Geoff Wright says HGV Platooning is Worth Exploring

Downton Chief Fleet Engineer Geoff Wright discussed the topic of HGV Platooning with BBC Radio Gloucestershire’s Jonathan Ray on Friday, following the Government’s go ahead for trials.

Citing it as an exciting prospect, Geoff argues that there is a current lack of understanding given that there are no details about the development of the scheme. All that is known at this stage is that trials will be carried out in an off-road test environment and drivers will still be required in the trailing vehicles. 

“Anything that makes us more efficient and operating safer on the roads has got to be a good idea.” Downton Chief Fleet Engineer Geoff Wright said.

Geoff speculates that a reduction in the vehicle MPG, a reduction in driver fatigue, a decrease in vehicles emissions and a general improvement of safety on the roads are benefits the industry can expect from the scheme.

Following a recent discussion with the UK’s leading manufacturers in the industry, Geoff confidently stated that there is a potential to save 10% on fuel, which is immense for a vehicle that only achieves 10-11 miles per gallon.

Geoff talks of concerns with three vehicles travelling very close to each other, with consideration required for other road users who many not be aware of what the trucks are capable of. As a result, he argues, the scheme must ensure a quick reaction time, particularly in the event that traffic stops very quickly.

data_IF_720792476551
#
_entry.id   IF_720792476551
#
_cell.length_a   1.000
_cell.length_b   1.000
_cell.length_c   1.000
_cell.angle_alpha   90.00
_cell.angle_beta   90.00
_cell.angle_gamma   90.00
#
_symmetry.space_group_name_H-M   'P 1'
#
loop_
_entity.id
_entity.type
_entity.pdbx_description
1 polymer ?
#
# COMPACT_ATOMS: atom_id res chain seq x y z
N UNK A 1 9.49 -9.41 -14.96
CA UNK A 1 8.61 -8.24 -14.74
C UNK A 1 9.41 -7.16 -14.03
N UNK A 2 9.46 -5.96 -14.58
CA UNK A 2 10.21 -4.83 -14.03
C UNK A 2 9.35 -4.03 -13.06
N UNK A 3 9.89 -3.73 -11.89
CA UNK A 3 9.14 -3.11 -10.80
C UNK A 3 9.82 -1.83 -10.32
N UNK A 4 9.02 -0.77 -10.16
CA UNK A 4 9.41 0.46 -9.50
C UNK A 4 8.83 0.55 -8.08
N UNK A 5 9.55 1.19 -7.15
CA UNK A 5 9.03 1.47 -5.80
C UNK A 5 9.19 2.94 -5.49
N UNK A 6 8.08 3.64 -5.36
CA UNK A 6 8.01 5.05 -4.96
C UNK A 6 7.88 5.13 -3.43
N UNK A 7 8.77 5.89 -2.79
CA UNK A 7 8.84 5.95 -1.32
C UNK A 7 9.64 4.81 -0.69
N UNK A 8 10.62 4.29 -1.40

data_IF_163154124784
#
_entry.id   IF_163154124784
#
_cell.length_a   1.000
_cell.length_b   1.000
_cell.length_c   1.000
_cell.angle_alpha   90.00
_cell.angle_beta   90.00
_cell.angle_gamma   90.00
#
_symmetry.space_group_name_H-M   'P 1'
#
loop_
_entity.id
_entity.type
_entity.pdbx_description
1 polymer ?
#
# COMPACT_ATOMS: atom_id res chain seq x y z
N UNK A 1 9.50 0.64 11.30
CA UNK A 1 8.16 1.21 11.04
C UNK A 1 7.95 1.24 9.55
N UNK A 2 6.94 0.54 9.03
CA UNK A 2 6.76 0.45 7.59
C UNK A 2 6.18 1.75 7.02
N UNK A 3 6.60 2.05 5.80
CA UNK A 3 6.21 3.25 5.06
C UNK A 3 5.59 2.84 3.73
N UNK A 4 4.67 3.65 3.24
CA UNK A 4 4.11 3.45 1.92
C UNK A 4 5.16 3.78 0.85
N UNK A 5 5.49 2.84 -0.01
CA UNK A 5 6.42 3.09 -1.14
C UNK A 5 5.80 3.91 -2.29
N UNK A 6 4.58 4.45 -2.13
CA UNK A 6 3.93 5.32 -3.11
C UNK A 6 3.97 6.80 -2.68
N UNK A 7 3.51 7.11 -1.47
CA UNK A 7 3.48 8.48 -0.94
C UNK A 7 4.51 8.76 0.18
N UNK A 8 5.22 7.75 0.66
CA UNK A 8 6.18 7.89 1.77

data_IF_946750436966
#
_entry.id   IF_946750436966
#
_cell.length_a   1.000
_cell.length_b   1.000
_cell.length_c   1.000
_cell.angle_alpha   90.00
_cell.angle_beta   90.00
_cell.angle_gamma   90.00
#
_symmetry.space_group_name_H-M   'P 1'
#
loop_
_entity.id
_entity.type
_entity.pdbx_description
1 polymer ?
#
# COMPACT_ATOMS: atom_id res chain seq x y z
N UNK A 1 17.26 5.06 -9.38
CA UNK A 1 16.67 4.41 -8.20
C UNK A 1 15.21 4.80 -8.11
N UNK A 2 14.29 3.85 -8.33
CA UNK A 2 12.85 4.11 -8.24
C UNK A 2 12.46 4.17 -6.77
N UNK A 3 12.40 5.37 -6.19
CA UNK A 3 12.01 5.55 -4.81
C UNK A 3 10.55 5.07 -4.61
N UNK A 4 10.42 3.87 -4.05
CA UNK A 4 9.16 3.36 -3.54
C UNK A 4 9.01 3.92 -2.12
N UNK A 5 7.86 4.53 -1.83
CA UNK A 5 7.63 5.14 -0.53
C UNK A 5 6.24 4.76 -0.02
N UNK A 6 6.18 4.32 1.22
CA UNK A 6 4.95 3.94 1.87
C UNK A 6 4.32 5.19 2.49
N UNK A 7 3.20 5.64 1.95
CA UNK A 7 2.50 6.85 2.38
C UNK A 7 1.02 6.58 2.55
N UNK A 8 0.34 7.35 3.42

There are concerns in the industry with the use of Wi-Fi and hacking. Geoff Wright says, “Ten years ago this might have worried me, but today we improve daily and technology is advancing at such an alarming rate.

The trucks already feature lane departure, so the second a truck wanders out of its lane an alarm is sounded. The technology is already running faster than we can keep up with it, so I’m sure by the time this becomes a reality, any fears around this would have been removed. And the risk of hacking is already prevalent today.”

Geoff is careful to point out that this semi-automation still requires drivers. In his understanding, drivers are still required for when the vehicle exits the motorways to be able to transport the load to their final destination, and we should be reminded that this is just for motorway use.